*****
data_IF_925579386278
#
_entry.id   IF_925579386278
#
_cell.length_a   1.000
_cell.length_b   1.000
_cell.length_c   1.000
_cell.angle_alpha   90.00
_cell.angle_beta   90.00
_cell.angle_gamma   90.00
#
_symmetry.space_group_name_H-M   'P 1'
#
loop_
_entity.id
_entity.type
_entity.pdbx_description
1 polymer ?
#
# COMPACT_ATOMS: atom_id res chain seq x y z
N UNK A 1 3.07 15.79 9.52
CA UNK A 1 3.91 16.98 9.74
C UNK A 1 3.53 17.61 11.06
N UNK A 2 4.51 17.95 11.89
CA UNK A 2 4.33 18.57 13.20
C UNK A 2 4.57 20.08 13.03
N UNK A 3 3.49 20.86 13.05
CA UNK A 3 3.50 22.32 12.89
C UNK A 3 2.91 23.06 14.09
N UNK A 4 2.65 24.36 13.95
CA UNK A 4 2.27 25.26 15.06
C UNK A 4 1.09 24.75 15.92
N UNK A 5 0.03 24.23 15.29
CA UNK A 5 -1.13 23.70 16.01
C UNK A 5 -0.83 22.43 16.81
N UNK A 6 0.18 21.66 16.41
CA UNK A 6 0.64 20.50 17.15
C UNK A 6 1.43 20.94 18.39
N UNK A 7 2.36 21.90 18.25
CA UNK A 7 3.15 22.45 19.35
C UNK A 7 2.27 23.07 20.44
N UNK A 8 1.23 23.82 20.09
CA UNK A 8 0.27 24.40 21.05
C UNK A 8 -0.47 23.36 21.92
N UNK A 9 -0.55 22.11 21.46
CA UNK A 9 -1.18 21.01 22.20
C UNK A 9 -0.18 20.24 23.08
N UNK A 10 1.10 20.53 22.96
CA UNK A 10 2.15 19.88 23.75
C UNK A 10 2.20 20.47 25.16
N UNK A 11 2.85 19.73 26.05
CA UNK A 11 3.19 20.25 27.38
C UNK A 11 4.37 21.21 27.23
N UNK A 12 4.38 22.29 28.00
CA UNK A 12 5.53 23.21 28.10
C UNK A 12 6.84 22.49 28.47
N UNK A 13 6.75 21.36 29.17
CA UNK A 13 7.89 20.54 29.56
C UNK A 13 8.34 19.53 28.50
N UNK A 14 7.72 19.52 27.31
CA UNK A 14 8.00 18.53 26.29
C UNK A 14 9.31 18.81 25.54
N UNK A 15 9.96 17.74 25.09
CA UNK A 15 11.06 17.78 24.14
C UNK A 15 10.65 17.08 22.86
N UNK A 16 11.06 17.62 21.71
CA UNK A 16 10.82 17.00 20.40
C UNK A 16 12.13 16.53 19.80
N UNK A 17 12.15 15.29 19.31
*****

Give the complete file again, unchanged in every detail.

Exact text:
data_IF_925579386278
#
_entry.id   IF_925579386278
#
_cell.length_a   1.000
_cell.length_b   1.000
_cell.length_c   1.000
_cell.angle_alpha   90.00
_cell.angle_beta   90.00
_cell.angle_gamma   90.00
#
_symmetry.space_group_name_H-M   'P 1'
#
loop_
_entity.id
_entity.type
_entity.pdbx_description
1 polymer ?
#
# COMPACT_ATOMS: atom_id res chain seq x y z
N UNK A 1 3.07 15.79 9.52
CA UNK A 1 3.91 16.98 9.74
C UNK A 1 3.53 17.61 11.06
N UNK A 2 4.51 17.95 11.89
CA UNK A 2 4.33 18.57 13.20
C UNK A 2 4.57 20.08 13.03
N UNK A 3 3.49 20.86 13.05
CA UNK A 3 3.50 22.32 12.89
C UNK A 3 2.91 23.06 14.09
N UNK A 4 2.65 24.36 13.95
CA UNK A 4 2.27 25.26 15.06
C UNK A 4 1.09 24.75 15.92
N UNK A 5 0.03 24.23 15.29
CA UNK A 5 -1.13 23.70 16.01
C UNK A 5 -0.83 22.43 16.81
N UNK A 6 0.18 21.66 16.41
CA UNK A 6 0.64 20.50 17.15
C UNK A 6 1.43 20.94 18.39
N UNK A 7 2.36 21.90 18.25
CA UNK A 7 3.15 22.45 19.35
C UNK A 7 2.27 23.07 20.44
N UNK A 8 1.23 23.82 20.09
CA UNK A 8 0.27 24.40 21.05
C UNK A 8 -0.47 23.36 21.92
N UNK A 9 -0.55 22.11 21.46
CA UNK A 9 -1.18 21.01 22.20
C UNK A 9 -0.18 20.24 23.08
N UNK A 10 1.10 20.53 22.96
CA UNK A 10 2.15 19.88 23.75
C UNK A 10 2.20 20.47 25.16
N UNK A 11 2.85 19.73 26.05
CA UNK A 11 3.19 20.25 27.38
C UNK A 11 4.37 21.21 27.23
N UNK A 12 4.38 22.29 28.00
CA UNK A 12 5.53 23.21 28.10
C UNK A 12 6.84 22.49 28.47
N UNK A 13 6.75 21.36 29.17
CA UNK A 13 7.89 20.54 29.56
C UNK A 13 8.34 19.53 28.50
N UNK A 14 7.72 19.52 27.31
CA UNK A 14 8.00 18.53 26.29
C UNK A 14 9.31 18.81 25.54
N UNK A 15 9.96 17.74 25.09
CA UNK A 15 11.06 17.78 24.14
C UNK A 15 10.65 17.08 22.86
N UNK A 16 11.06 17.62 21.71
CA UNK A 16 10.82 17.00 20.40
C UNK A 16 12.13 16.53 19.80
N UNK A 17 12.15 15.29 19.31